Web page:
My First Attempt, need advice.

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sparky660

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Just finished pulling my first batch out of the mold and other than the odd texture on the top I think it went well. Is this residue anything to worry about?

The lye was about 120 F and the oils about 105F when combined. Added 31 grams of coconut fragrance oil at trace. Ambient temp in the house was 22c(about 75F). I insulated immediately, checked it an hour later, and found a crack forming, I panicked and thought it was overheating and removed the towel. I think it was the opposite and maybe too cool. What’s your thoughts? Next time I’ll try the oven process I think.

I forgot to add that the first mixer I was using malfunctioned and aerated they soap terrible. The bubbles persisted while using the backup blender I had but did seem to disappear when I added the scent and stirred it in with the whisk.
 

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Arimara

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Cracks do happen when soaps overheat and Coconut FO is a mover from my understanding. Your soap is likely fine. Did it zap.
 

elurah

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Hi Sparky,

This recipe looks good to me, and if you put in all ingredients as listed, you should have a very usable soap in 6 weeks!

With regards to your specific questions, can you post photos of your soaps? I have a couple of thoughts though that may be able to trouble shoot what happened:

Top of Soap
- A whiter, powdery surface on top is most likely do to soda ash. This happens when the sodium hydroxide interacts with carbon dioxide. It is not harmful but some people do not like the aesthetic. I think it can add cool texture to some soaps. You can prevent this by spritzing the top of your soaps with isopropyl alcohol or by using less water when making soaps. Your current water to lye ratio is 2.5:1. You can try 2.0:1 or 2.2:1 and see how this works for you. I usually only use extra water if I am planning to swirl the soap with extra colors and need a little bit more time to work. You can "treat" soda ash tops with a water steamer which will make it look less powdery.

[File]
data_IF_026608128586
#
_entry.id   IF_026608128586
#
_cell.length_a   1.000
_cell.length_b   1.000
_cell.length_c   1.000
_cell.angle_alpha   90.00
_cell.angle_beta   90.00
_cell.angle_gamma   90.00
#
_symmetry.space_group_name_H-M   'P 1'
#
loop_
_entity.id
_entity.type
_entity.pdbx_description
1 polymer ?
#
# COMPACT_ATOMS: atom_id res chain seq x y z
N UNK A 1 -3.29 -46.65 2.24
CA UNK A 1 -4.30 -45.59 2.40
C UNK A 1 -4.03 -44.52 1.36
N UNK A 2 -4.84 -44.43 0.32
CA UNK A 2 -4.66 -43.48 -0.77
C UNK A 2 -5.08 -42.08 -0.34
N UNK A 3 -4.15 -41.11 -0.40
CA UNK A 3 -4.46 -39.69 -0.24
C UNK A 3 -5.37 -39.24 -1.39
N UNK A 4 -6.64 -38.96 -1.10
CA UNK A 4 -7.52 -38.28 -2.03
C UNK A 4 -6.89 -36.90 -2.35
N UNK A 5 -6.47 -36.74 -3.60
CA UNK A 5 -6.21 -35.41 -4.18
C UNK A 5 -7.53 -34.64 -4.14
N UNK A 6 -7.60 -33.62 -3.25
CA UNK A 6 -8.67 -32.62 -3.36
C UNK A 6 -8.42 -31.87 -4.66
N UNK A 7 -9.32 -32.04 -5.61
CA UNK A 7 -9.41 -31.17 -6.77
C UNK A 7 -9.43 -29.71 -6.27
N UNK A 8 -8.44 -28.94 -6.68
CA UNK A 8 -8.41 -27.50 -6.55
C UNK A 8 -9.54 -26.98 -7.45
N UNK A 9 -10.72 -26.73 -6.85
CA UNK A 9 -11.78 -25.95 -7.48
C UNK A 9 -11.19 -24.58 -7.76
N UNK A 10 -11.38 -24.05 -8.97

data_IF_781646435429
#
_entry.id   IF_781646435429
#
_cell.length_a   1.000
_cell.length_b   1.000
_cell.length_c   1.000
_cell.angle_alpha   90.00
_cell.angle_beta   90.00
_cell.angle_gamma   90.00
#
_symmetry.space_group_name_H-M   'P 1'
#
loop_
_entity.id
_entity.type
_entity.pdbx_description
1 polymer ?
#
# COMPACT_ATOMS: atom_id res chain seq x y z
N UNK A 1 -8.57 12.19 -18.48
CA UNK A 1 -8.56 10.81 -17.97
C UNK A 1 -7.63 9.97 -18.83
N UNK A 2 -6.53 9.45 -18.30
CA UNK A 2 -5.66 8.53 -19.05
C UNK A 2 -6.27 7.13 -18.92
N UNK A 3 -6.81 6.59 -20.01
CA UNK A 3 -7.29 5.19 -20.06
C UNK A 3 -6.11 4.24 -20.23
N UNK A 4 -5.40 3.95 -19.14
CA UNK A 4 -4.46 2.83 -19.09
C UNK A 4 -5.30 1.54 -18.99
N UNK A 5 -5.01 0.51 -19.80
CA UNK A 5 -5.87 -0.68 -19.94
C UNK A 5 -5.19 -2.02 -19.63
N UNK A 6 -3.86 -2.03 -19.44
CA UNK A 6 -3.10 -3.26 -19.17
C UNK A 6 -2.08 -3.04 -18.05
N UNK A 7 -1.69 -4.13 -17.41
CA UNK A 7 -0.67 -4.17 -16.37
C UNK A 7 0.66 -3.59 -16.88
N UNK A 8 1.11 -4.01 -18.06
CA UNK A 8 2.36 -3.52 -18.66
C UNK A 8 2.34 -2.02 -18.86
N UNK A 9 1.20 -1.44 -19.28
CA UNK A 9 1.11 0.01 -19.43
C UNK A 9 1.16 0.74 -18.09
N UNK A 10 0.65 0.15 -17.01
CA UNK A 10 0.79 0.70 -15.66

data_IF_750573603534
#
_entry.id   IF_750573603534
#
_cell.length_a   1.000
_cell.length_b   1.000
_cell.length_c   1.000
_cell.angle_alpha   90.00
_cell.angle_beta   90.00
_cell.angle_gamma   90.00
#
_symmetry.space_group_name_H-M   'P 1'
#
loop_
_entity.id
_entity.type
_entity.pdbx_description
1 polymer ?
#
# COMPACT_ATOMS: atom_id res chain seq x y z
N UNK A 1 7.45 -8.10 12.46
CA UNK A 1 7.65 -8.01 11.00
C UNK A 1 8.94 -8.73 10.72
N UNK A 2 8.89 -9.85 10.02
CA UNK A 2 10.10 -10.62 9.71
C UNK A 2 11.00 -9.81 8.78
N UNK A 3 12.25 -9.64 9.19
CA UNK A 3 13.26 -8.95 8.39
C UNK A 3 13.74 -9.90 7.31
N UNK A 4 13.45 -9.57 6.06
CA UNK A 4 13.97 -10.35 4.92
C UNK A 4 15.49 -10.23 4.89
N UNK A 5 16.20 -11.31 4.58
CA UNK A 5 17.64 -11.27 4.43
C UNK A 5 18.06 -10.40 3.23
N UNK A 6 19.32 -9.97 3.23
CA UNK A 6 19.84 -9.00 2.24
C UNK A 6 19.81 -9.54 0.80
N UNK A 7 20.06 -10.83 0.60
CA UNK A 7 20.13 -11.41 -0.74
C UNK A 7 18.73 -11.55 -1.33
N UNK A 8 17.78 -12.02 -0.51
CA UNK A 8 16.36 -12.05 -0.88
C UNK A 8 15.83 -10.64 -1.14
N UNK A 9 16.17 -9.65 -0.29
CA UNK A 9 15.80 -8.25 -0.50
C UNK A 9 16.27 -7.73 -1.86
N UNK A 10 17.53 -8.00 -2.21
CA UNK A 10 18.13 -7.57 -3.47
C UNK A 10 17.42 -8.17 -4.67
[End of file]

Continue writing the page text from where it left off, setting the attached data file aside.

- Less likely: Soap can also be a lighter color if it has not gelled. Ungelled soap looks creamy and the colors are more pastel, understated. Gelled soap looks more translucent and the colors are more vibrant. Partial gel is when the warm inside of the soap gels, and the cooler outside does not.

Cracking
- Usually, I think of soap cracking when it gets too hot. Did you add any sugar, honey, or milk to this soap? That can increase the temperature. Some fragrance oils can make soap overheat as well, so it may have been the coconut fragrance.
- I usually soap 96-100F because that is what I originally learned. Others soap at 115-120. You could try to do the same recipe but at a cooler temperature and see what happens. Whatever strategy you choose, I would try to have the lye water temperature and the oil temperature as close as possible. This can particularly be an issue if the lye water is colder than the oils and it causes "false trace" because the oils are hardening/solidifying, not saponifying.

Hope this helps!
Allie
 

sparky660

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I have not. I was going to wait a couple of days before doing the zap test. I’ve read online to wait a few days, can it be done earlier?

Hi Sparky,

This recipe looks good to me, and if you put in all ingredients as listed, you should have a very usable soap in 6 weeks!

With regards to your specific questions, can you post photos of your soaps? I have a couple of thoughts though that may be able to trouble shoot what happened:

Top of Soap
- A whiter, powdery surface on top is most likely do to soda ash. This happens when the sodium hydroxide interacts with carbon dioxide. It is not harmful but some people do not like the aesthetic. I think it can add cool texture to some soaps. You can prevent this by spritzing the top of your soaps with isopropyl alcohol or by using less water when making soaps. Your current water to lye ratio is 2.5:1. You can try 2.0:1 or 2.2:1 and see how this works for you. I usually only use extra water if I am planning to swirl the soap with extra colors and need a little bit more time to work. You can "treat" soda ash tops with a water steamer which will make it look less powdery.